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Copyright © Allyn & Bacon 2007 Chapter 11 Testing and Individual Differences This multimedia product and its contents are protected under copyright law.

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Presentation on theme: "Copyright © Allyn & Bacon 2007 Chapter 11 Testing and Individual Differences This multimedia product and its contents are protected under copyright law."— Presentation transcript:

1 Copyright © Allyn & Bacon 2007 Chapter 11 Testing and Individual Differences This multimedia product and its contents are protected under copyright law. The following are prohibited by law: Any public performance or display, including transmission of any image over a network; Preparation of any derivative work, including the extraction, in whole or in part, of any images Any rental, lease or lending of the program. ISBN:

2 Copyright © Allyn & Bacon 2007 Measuring individual differences is an essential component of psychology, but strict guidelines and ethical standards must be followed to ensure results and conclusions are valid and appropriate How Do We Measure Individual Differences?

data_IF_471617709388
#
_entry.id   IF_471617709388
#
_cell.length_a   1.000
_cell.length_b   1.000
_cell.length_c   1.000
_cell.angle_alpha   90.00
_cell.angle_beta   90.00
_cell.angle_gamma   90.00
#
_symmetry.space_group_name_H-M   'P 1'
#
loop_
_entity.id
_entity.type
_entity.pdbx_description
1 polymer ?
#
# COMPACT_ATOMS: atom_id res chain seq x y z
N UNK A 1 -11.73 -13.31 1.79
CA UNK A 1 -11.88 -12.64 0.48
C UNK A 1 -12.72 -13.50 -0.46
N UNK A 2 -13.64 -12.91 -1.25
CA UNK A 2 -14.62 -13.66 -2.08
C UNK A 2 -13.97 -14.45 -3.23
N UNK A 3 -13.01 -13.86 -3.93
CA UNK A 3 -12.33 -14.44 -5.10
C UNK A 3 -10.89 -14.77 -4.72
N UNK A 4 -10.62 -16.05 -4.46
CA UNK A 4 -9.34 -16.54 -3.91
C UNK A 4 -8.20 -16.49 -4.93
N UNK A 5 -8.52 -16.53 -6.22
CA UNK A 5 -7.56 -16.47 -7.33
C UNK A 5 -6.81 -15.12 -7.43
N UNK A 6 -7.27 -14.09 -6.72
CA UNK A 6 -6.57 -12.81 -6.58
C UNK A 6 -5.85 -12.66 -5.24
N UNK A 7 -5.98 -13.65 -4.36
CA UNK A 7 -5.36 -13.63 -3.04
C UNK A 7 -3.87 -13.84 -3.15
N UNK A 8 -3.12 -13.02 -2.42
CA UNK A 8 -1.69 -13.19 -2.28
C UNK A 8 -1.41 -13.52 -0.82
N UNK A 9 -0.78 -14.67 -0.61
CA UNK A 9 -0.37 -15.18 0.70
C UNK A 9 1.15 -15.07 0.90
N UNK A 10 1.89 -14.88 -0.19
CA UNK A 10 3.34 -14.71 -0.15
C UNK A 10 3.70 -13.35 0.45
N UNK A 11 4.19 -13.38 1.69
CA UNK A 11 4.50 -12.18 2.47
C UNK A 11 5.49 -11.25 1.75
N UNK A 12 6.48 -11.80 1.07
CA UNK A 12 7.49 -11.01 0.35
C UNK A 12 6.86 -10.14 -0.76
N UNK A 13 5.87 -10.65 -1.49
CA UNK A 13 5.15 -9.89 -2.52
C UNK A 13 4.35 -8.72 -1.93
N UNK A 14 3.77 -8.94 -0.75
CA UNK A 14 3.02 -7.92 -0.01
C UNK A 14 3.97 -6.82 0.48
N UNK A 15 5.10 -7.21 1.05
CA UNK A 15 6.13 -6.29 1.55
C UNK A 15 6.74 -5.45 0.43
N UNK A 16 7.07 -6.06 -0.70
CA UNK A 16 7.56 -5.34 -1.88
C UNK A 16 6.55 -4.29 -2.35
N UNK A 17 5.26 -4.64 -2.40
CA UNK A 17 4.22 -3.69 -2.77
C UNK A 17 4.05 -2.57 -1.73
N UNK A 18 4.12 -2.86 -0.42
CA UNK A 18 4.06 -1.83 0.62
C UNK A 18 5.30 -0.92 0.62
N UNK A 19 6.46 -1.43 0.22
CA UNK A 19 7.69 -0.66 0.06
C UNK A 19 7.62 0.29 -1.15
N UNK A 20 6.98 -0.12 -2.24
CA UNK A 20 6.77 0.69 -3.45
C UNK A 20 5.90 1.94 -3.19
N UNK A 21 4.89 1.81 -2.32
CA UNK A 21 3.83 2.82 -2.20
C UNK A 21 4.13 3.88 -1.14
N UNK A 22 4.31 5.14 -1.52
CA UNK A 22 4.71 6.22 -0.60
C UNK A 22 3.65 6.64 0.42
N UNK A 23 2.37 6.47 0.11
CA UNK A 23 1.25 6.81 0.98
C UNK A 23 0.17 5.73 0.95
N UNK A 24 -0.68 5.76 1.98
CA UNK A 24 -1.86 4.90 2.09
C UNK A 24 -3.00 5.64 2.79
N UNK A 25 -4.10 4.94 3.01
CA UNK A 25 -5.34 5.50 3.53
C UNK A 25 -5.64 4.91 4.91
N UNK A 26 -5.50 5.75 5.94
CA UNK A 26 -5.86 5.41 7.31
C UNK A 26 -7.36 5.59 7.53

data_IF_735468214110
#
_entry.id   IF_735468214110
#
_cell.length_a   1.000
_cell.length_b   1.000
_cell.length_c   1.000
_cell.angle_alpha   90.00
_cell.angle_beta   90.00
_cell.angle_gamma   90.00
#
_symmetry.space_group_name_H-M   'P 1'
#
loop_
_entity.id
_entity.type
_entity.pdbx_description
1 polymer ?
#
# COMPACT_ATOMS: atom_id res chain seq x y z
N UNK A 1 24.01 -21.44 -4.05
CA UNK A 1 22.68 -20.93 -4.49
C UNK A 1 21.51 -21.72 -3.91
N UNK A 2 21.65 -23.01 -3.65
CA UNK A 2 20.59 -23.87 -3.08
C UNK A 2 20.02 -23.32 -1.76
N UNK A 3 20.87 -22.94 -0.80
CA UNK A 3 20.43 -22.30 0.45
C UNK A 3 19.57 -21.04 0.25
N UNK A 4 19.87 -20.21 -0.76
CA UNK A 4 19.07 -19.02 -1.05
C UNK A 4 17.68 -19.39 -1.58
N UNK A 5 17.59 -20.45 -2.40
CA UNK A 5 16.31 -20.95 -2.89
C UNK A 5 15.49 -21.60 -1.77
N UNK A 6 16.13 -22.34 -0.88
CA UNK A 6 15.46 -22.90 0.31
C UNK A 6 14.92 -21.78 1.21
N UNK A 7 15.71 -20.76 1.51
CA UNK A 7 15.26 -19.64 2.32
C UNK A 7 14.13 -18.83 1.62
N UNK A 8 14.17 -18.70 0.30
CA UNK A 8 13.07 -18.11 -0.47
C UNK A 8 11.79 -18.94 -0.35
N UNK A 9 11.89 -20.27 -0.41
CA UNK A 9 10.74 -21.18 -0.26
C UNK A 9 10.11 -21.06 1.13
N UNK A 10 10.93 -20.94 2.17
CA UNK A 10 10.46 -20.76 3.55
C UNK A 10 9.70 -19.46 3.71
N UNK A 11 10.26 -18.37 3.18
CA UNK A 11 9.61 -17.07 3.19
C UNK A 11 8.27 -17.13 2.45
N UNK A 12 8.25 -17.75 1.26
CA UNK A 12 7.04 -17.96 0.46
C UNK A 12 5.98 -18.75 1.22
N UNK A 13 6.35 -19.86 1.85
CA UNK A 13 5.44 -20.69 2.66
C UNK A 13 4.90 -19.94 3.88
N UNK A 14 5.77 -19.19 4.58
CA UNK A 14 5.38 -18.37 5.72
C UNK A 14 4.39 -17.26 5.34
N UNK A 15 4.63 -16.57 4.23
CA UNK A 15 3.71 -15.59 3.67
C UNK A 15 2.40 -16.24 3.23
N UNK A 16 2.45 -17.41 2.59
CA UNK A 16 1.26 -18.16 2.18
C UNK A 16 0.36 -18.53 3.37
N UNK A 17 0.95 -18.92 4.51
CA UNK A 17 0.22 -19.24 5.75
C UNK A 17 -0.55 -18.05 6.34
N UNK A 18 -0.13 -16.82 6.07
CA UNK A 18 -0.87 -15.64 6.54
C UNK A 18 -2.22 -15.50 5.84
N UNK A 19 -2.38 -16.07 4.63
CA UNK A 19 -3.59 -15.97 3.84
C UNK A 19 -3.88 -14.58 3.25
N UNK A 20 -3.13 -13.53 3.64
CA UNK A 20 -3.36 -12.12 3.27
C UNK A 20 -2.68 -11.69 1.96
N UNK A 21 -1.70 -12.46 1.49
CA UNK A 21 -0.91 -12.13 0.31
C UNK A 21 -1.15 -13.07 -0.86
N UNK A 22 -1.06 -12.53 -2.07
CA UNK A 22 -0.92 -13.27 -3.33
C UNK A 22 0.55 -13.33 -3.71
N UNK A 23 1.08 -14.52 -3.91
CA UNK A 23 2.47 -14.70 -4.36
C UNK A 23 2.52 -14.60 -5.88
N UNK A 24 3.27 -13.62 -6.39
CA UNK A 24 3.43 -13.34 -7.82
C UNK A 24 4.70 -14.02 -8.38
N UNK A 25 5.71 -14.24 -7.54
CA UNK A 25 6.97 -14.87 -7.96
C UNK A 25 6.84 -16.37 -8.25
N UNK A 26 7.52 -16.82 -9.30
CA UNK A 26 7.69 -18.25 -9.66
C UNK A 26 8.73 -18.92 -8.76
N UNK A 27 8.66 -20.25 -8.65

3 Copyright © Allyn & Bacon 2007 Validity and Reliability Validity – A property exhibited by a test that measures what it purports to measure Face validity Content validity Item analysis Criterion validity

4 Copyright © Allyn & Bacon 2007 Validity and Reliability Reliability – A property exhibited by a test that yields the same results over time Test-retest reliability Split-half reliability

5 Copyright © Allyn & Bacon 2007 Standardization and Norms Scientists use statistics to establish a normal curve This curve can be used to describe most phenomena Normal range – Scores falling near the middle of a normal distribution

6 Copyright © Allyn & Bacon 2007 The Normal Distribution of IQ Scores Few Many Number of Persons IQ Normal Range

7 Copyright © Allyn & Bacon 2007 Types of Tests Objective tests can be scored easily by machine In subjective tests, individuals are given an ambiguous figure or an open-ended situation and asked to describe what they see or finish a story Inter-rater reliability measures how similarly two different test scorers would score a test

8 Copyright © Allyn & Bacon 2007 Ethics and Standards in Testing Ethical concerns related to testing involve: The confidentiality of the test results How to report the results How to use the test to compare individuals The impact of tests on society as a whole

9 Copyright © Allyn & Bacon 2007 How is Intelligence Measured? Intelligence testing has a history of controversy, but most psychologists now view intelligence as a normally distributed trait that can be measured by performance on a variety of tasks

10 Copyright © Allyn & Bacon 2007 How is Intelligence Measured? Binet-Simon Test calculated a childs mental age and compared it to his or her chronological age In America, testing became widespread for the assessment of Army recruits, immigrants, and schoolchildren The Stanford-Binet Intelligence Scale is the most respected of the new American tests of intelligence